Island folk have their own mystique. They are leery of outsiders, and often have strange names for them. We have two island provinces in Canada, and the larger one has such a unique culture that the rest of the provinces poke fun at its people.
“Newfies” are your basic, salt of the earth, hard working people. For the most part. I can always spot a Newfie woman, certainly by her charming dialect, but more so by the content of her conversation. When a woman lists off how many floors she scrubbed today, how many loaves of bread she baked, who she gave them to, and a whole list of chores she has performed, you can safely bet that she’s old school Newf.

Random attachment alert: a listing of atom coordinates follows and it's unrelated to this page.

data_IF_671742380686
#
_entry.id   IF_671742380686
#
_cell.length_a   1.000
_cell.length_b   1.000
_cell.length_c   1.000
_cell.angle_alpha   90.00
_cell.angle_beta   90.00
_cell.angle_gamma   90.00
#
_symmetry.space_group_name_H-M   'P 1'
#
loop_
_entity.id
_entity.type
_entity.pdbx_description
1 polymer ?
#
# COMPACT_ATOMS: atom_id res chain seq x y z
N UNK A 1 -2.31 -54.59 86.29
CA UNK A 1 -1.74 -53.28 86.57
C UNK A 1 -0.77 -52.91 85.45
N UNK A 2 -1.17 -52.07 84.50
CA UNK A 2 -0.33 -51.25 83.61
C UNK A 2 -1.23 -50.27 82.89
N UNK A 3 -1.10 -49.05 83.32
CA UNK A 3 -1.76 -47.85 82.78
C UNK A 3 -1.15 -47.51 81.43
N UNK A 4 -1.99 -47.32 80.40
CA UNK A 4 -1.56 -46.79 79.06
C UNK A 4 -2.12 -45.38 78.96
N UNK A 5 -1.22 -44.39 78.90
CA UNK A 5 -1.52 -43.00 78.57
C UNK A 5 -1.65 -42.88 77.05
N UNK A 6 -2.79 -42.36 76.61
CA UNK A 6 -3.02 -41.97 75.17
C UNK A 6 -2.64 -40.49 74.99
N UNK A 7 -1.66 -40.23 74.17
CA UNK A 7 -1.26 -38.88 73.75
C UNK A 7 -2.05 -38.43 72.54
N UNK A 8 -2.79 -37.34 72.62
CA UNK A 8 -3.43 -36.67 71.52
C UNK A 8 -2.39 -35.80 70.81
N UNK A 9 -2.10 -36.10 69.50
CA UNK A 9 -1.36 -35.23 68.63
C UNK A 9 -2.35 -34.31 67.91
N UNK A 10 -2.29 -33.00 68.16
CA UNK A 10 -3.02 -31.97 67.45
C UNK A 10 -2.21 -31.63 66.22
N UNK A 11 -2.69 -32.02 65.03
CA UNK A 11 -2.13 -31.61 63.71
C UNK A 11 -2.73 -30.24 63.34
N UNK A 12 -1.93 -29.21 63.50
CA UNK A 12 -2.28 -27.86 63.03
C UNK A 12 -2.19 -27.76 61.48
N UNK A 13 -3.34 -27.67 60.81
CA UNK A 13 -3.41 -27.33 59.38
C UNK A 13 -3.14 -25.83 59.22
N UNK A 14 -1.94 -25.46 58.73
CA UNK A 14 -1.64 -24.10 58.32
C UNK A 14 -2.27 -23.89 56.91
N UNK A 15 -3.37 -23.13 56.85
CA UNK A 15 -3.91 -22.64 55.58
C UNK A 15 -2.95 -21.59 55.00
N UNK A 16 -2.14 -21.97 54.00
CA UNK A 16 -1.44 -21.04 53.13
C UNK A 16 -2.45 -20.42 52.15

Children of old school Newfie women have tightly braided hair, their starched dresses as spotless as the houses they live in. I got a sense of what it might be like to be on the receiving end of this work ethic when I had my hair done in Newfoundland. The stylist, not lazy by a long shot, really put her back into the
ordeal procedure. There was more yanking and pulling of hair than I had ever experienced.Did I mention it was my hair that was being yanked?
I asked the stylist if that was how her mother did her hair. Duh. I already knew the answer. It behooved me to explain that a customer might go to a salon for some pampering. You know? A pain-free experience?
Her position was that Newfie women came to her to get the nostalgic Mom experience. “It’s how we always does it, missus.”
Who was I to argue? I was a “come from away”.
I think she was pissed that I didn’t tip her. Because really? Her shop was the cleanest I’ve been in.